- Leaders will have to develop new skills to connect with their employees. Virtual leadership is very different and much harder than in-person leadership. Employees are less forgiving and leaders need to look for ways to support cross team collaboration, brainstorming and innovation. The future of work will need to focus more on monitoring performance and results rather than the process, meaning less about the hours you work and more about what you produced and accomplished.
- Companies will continue to pay more attention to mental health. Mental health challenges will be destigmatized as people are more open to speaking about them and requiring their employers to support them whether it’s for depression, suicidal ideation, substance and domestic abuse. We will talk about mental health more and offer more resources and support available for employees. The traditional models of mental health support will be augmented by quicker, technology-driven solutions. Employers need to pay attention to mental health concerns and how they’re employees are feeling as it impacts their ability to work.
Can you please give us your favorite “Life Lesson Quote”? Can you share how this quote has shaped your perspective?
“I’ve learned that people will forget what you said, people will forget what you did, but people will never forget how you made them feel.” by Maya Angelou.
When we make business decisions, it is important to remember these decisions affect people. Considering the impact on people does not mean changing the decision, it means changing the way that decision is communicated and delivered.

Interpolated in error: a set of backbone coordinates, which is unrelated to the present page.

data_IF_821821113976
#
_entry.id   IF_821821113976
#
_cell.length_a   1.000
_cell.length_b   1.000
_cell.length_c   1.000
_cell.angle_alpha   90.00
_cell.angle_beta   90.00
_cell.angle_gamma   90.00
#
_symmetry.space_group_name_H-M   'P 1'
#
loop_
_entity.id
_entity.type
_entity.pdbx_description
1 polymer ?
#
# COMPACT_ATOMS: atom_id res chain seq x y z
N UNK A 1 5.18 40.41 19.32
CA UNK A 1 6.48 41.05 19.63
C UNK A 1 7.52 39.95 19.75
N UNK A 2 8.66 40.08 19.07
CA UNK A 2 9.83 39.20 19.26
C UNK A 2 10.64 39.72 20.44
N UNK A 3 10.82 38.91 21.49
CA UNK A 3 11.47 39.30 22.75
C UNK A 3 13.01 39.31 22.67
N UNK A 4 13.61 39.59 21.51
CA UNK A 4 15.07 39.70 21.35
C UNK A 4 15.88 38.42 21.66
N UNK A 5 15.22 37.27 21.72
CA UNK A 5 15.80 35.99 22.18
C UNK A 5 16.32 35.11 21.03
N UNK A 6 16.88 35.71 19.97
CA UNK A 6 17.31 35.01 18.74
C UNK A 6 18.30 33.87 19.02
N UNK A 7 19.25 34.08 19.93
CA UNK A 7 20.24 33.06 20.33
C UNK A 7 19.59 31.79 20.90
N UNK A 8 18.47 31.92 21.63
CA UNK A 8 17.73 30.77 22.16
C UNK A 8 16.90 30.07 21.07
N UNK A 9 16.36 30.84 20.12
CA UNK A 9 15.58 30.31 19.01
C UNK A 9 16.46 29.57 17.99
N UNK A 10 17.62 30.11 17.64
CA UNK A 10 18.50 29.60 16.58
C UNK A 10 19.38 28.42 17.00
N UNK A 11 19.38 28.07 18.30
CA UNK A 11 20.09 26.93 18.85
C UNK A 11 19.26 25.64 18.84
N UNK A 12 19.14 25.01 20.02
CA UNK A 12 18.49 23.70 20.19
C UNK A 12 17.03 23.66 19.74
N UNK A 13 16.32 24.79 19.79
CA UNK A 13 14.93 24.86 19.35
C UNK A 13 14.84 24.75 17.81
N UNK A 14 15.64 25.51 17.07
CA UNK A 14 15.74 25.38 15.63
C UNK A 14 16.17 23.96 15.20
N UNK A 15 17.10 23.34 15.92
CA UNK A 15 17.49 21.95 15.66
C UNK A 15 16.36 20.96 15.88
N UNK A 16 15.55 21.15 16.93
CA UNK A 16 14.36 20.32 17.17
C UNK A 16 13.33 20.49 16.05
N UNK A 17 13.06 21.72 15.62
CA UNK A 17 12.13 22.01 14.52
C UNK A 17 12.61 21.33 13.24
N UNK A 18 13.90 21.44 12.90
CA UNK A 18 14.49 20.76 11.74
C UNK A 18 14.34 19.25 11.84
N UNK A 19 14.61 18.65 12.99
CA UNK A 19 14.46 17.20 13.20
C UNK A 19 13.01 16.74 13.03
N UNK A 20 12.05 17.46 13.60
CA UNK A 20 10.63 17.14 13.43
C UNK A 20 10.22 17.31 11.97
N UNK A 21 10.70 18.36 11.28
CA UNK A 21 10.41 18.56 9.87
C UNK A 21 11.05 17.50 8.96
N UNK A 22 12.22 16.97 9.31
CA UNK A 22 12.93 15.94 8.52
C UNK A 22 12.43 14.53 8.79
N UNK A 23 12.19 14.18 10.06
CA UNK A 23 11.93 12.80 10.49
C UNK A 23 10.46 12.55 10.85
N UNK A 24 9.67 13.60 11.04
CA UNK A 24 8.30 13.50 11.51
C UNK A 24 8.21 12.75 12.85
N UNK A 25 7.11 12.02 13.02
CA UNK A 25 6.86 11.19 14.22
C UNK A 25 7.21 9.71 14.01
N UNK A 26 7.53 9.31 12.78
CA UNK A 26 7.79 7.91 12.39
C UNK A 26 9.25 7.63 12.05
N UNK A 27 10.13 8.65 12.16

We are very blessed that some of the biggest names in Business, VC funding, Sports, and Entertainment read this column. Is there a person in the world, or in the US with whom you would love to have a private breakfast or lunch, and why? He or she might just see this if we tag them.
I would love to sit down with Lisa Lindstrom, Co-founder & CEO of Doberman Group and Chief Experience Officer EY EMEIA. I heard Lisa speak at a conference and was inspired by her relentless drive for innovation in a very human-centric way. She speaks about creating safe spaces for employees to explore new ways of doing things and to innovate. She also speaks to the importance of trust.
Our readers often like to follow our interview subjects’ careers. How can they further follow your work online?
Readers can visit the Candido Consulting Group website and check out some of the articles I publish on the blog along with additional interviews I’ve done on various HR topics. I also encourage people to connect with me on LinkedIn where I share insights.
Thank you for these fantastic insights. We greatly appreciate the time you spent on this. We wish you continued success and good health.